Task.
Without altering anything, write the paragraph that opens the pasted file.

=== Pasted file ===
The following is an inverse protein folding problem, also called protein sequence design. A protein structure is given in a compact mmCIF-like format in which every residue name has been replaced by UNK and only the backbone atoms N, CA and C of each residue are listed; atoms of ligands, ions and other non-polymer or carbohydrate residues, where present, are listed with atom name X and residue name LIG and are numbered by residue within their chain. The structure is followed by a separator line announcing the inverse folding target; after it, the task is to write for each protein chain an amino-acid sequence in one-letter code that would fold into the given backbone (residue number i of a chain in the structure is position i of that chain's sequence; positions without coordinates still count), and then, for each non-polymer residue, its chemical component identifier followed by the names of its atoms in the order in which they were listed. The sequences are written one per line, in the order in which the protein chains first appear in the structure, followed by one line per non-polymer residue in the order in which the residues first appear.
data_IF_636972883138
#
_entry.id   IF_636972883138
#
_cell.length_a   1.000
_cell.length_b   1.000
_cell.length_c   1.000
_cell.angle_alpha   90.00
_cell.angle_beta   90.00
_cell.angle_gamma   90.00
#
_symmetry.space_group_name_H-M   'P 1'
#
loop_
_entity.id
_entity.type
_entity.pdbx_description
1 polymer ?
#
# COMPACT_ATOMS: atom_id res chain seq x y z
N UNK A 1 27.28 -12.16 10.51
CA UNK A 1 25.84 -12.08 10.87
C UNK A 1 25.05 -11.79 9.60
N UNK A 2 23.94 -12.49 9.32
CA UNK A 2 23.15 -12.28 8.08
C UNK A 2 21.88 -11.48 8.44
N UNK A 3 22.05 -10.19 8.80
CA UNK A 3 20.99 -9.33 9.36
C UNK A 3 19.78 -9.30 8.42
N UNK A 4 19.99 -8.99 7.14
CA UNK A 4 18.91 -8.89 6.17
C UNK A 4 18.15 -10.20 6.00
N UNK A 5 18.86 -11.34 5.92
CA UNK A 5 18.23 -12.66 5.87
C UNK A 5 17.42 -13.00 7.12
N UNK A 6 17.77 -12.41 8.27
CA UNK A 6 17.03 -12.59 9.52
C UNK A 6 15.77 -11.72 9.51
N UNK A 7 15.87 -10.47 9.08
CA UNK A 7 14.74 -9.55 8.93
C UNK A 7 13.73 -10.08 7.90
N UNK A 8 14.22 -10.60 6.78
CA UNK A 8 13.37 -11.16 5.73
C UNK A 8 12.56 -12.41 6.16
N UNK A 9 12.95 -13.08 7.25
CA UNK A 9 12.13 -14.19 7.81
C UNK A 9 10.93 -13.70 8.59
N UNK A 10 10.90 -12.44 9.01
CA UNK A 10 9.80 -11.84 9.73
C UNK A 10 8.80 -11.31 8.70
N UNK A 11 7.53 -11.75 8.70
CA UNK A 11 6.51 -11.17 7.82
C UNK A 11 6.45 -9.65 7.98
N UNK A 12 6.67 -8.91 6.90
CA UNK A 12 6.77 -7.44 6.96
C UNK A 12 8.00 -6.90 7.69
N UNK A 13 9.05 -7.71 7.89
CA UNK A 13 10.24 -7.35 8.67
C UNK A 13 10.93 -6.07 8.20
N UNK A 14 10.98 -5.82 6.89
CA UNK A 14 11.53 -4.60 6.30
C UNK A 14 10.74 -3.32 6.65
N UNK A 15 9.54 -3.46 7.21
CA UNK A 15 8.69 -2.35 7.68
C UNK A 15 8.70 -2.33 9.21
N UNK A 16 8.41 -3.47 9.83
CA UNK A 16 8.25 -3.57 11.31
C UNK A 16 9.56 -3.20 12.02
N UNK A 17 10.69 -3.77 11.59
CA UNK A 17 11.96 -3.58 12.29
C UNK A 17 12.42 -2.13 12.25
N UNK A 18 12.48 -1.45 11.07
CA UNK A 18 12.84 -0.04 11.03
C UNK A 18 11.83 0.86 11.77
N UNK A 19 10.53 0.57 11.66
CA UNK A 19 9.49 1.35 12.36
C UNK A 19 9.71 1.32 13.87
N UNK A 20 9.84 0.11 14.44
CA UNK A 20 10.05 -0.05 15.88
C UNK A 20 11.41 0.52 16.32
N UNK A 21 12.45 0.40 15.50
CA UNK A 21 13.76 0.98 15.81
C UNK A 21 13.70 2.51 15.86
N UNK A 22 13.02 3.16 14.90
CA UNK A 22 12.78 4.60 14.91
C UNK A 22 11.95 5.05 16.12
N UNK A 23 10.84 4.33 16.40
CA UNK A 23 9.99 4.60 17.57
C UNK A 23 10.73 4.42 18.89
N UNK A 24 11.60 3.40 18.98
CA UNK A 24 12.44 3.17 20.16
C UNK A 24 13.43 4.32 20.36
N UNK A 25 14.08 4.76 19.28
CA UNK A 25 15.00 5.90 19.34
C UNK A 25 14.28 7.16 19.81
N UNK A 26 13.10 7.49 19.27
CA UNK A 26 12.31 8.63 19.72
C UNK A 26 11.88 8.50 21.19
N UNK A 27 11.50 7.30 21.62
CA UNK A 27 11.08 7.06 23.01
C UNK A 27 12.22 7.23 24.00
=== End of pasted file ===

The following is an inverse protein folding problem, also called protein sequence design. A protein structure is given in a compact mmCIF-like format in which every residue name has been replaced by UNK and only the backbone atoms N, CA and C of each residue are listed; atoms of ligands, ions and other non-polymer or carbohydrate residues, where present, are listed with atom name X and residue name LIG and are numbered by residue within their chain. The structure is followed by a separator line announcing the inverse folding target; after it, the task is to write for each protein chain an amino-acid sequence in one-letter code that would fold into the given backbone (residue number i of a chain in the structure is position i of that chain's sequence; positions without coordinates still count), and then, for each non-polymer residue, its chemical component identifier followed by the names of its atoms in the order in which they were listed. The sequences are written one per line, in the order in which the protein chains first appear in the structure, followed by one line per non-polymer residue in the order in which the residues first appear.